Multiple Alleles

The genetic basis of the ABO blood group system is an example of multiple alleles. There are three alleles, A, B, and O, at the ABO locus on chromosome 9. The expression of the O allele is recessive to that of A and B, which are said to be co-dominant. Thus, the genotypes AO and AA express blood type A, BO and BB express blood type B, AB expresses blood type AB, and OO expresses blood type O. In the past, ABO blood group typing was used extensively both in forensic cases as well as for paternity testing. More recently, DNA testing, which is much more informative, has superseded these tests.

The ABO blood group substances are glycoproteins, the basic molecule of which is known as the H substance. This H substance is present in unmodified form in individuals with blood type O. Adding extra sugar molecules to the H substance produces the A and B substances. The frequency of the ABO blood types varies widely across the globe. For example, blood group B has a frequency of 25 percent in Asians, 17 percent in Africans, but only 8 percent in Caucasians. The frequency of blood group O in Europe increases as one travels from southern to northern countries.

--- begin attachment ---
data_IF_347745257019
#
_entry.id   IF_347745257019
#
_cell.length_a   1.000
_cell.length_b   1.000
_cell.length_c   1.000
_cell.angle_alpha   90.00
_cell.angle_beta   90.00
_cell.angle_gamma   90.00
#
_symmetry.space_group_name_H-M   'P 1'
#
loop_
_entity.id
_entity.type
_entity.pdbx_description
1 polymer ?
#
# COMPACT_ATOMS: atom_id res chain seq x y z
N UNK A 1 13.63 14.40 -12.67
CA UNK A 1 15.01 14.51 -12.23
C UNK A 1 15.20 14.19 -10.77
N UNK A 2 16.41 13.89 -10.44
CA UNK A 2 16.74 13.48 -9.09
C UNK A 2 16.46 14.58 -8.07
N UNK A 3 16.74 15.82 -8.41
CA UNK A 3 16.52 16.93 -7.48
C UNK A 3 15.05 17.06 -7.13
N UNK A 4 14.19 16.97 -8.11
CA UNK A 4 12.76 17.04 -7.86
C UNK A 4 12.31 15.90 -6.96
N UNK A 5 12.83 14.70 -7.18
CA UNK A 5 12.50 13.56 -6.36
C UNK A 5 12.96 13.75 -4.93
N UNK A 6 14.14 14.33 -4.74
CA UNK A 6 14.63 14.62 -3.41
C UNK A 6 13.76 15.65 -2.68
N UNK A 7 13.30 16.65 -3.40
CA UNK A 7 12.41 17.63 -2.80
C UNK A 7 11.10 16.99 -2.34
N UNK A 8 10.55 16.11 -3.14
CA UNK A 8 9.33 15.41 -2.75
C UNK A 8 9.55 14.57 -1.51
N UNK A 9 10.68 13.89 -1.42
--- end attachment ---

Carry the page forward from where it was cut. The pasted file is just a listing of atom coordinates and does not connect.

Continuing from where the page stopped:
Alleles at a locus independent of the ABO blood group locus, known as the secretor locus, determine an individual's ability to secrete the ABO blood group substances in saliva and other body fluids. There are two genes, Se and se, where Se is dominant to se. In other words, an individual with at antibody immune-system protein that binds to foreign molecules alleles particular forms of genes locus site on a chromosome (plural, loci)

dominant controlling the phenotype when one allele is present

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